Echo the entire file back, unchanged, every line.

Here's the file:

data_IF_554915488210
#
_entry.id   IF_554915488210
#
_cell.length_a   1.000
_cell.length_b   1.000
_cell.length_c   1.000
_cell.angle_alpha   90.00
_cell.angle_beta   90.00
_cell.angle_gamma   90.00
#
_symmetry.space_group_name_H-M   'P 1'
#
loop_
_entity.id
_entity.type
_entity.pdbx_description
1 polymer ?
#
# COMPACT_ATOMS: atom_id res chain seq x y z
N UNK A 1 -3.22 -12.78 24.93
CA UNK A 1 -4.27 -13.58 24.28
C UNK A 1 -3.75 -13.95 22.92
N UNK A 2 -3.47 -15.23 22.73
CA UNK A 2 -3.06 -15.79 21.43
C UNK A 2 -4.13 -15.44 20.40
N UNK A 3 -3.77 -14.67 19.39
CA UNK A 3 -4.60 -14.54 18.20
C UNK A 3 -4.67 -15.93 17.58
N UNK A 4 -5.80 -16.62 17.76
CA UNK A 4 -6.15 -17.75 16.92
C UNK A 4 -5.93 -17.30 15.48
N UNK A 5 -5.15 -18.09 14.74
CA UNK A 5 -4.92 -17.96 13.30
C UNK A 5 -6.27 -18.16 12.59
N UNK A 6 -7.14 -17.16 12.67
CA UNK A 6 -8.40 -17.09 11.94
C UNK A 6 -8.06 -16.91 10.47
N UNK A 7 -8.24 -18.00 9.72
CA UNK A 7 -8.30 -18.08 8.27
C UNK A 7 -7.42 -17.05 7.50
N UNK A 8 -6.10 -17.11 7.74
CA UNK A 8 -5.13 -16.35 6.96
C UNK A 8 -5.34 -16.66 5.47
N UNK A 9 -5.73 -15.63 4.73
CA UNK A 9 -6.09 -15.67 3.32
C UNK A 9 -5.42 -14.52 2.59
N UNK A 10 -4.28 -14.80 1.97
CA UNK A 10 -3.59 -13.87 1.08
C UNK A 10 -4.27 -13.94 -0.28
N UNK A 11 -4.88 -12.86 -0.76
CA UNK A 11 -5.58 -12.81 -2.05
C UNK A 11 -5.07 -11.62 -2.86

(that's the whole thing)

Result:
data_IF_554915488210
#
_entry.id   IF_554915488210
#
_cell.length_a   1.000
_cell.length_b   1.000
_cell.length_c   1.000
_cell.angle_alpha   90.00
_cell.angle_beta   90.00
_cell.angle_gamma   90.00
#
_symmetry.space_group_name_H-M   'P 1'
#
loop_
_entity.id
_entity.type
_entity.pdbx_description
1 polymer ?
#
# COMPACT_ATOMS: atom_id res chain seq x y z
N UNK A 1 -3.22 -12.78 24.93
CA UNK A 1 -4.27 -13.58 24.28
C UNK A 1 -3.75 -13.95 22.92
N UNK A 2 -3.47 -15.23 22.73
CA UNK A 2 -3.06 -15.79 21.43
C UNK A 2 -4.13 -15.44 20.40
N UNK A 3 -3.77 -14.67 19.39
CA UNK A 3 -4.60 -14.54 18.20
C UNK A 3 -4.67 -15.93 17.58
N UNK A 4 -5.80 -16.62 17.76
CA UNK A 4 -6.15 -17.75 16.92
C UNK A 4 -5.93 -17.30 15.48
N UNK A 5 -5.15 -18.09 14.74
CA UNK A 5 -4.92 -17.96 13.30
C UNK A 5 -6.27 -18.16 12.59
N UNK A 6 -7.14 -17.16 12.67
CA UNK A 6 -8.40 -17.09 11.94
C UNK A 6 -8.06 -16.91 10.47
N UNK A 7 -8.24 -18.00 9.72
CA UNK A 7 -8.30 -18.08 8.27
C UNK A 7 -7.42 -17.05 7.50
N UNK A 8 -6.10 -17.11 7.74
CA UNK A 8 -5.13 -16.35 6.96
C UNK A 8 -5.34 -16.66 5.47
N UNK A 9 -5.73 -15.63 4.73
CA UNK A 9 -6.09 -15.67 3.32
C UNK A 9 -5.42 -14.52 2.59
N UNK A 10 -4.28 -14.80 1.97
CA UNK A 10 -3.59 -13.87 1.08
C UNK A 10 -4.27 -13.94 -0.28
N UNK A 11 -4.88 -12.86 -0.76
CA UNK A 11 -5.58 -12.81 -2.05
C UNK A 11 -5.07 -11.62 -2.86